Even if you gave a corgi a bowler hat and taught it to howl GodSaveTheQueen, you couldn’t get more British than afternoon tea. This does not refer merely to the drinking of tea from china cups, possibly with your little finger pointed skywards, but to an extra light meal artfully sandwiched between lunch and dinner. The concept was popularised by the Duchess Of Bedford in the first half of the 19th century, admittedly when lunch itself was uncommon.
The ultimate tea, of course, is at The Ritz (above). It is served in the Palm Court, with its ornate gold ceiling and the sound of a piano tinkling in the background. It has all the key ingredients: finger sandwiches, tea cakes, pastries and, of course, scones with jam and clotted cream. There is a selection of 16 teas (Champagne may be substituted for tea, if you are so inclined). Ties are required for men, and booking is essential.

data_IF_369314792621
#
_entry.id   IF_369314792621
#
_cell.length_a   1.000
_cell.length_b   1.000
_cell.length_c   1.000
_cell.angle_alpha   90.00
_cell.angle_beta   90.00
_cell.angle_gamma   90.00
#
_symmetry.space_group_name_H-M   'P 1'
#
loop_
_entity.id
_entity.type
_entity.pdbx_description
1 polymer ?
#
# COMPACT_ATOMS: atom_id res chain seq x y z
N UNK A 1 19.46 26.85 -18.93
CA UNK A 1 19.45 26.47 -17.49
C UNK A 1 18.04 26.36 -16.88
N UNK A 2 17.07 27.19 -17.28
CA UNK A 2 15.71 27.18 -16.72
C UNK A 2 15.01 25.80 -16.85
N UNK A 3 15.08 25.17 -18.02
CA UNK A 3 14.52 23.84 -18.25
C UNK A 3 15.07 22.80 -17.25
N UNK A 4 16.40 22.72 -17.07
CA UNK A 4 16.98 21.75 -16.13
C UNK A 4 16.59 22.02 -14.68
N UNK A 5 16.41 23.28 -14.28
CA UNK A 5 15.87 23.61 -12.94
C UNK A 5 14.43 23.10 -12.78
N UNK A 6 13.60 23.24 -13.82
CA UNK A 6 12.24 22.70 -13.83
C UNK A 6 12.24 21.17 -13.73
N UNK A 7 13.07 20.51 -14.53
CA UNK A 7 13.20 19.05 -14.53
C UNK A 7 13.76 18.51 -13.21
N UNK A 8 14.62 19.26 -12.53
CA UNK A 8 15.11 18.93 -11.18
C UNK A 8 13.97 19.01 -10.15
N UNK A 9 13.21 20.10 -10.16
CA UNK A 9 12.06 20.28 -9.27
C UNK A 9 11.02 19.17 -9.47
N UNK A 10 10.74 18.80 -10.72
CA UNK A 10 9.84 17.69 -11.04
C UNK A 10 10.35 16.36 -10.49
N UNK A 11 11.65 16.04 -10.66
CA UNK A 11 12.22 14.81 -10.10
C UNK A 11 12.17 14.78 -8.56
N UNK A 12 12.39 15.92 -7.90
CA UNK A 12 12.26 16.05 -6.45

Other venues for traditional teas include The Goring hotel, last year’s winner of the Tea Guild’s award, where you can relax on leather banquettes and enjoy a roaring fire; Claridge’s, which serenades guests with a pianist and cellist; The Dorchester, where you can sit on the balcony overlooking the hotel’s lobby; the Lancaster, with views of Hyde Park; or the Bulgari, which serves pastries created by Alexandre Talpaert.
London being London, you can also find tea with a twist. Take a trip back to the 1940s, complete with vintage jazz, at Soho’s Secret Tea Room above The Coach & Horses pub. At the Volupté in Holborn, there are burlesque acts and singers. Enjoy the fashion-themed Prêt-àPortea at the Berkeley hotel, with cakes shaped like bags and boots (inset). If you’re travelling with children, the Egerton House Hotel and Chesterfield Mayfair both offer a ‘Little Prince and Princess Tea’ for under-12s; One Aldwych offers a ‘scrumdiddlyumptious’ tea inspired by the nearby musical, CharlieAndTheChocolate Factory ; and you can roll tea and sightseeing into one with the BB Bakery afternoon tea served inside of a double-decker bus, departing twice daily from Northumberland Avenue off Trafalgar Square.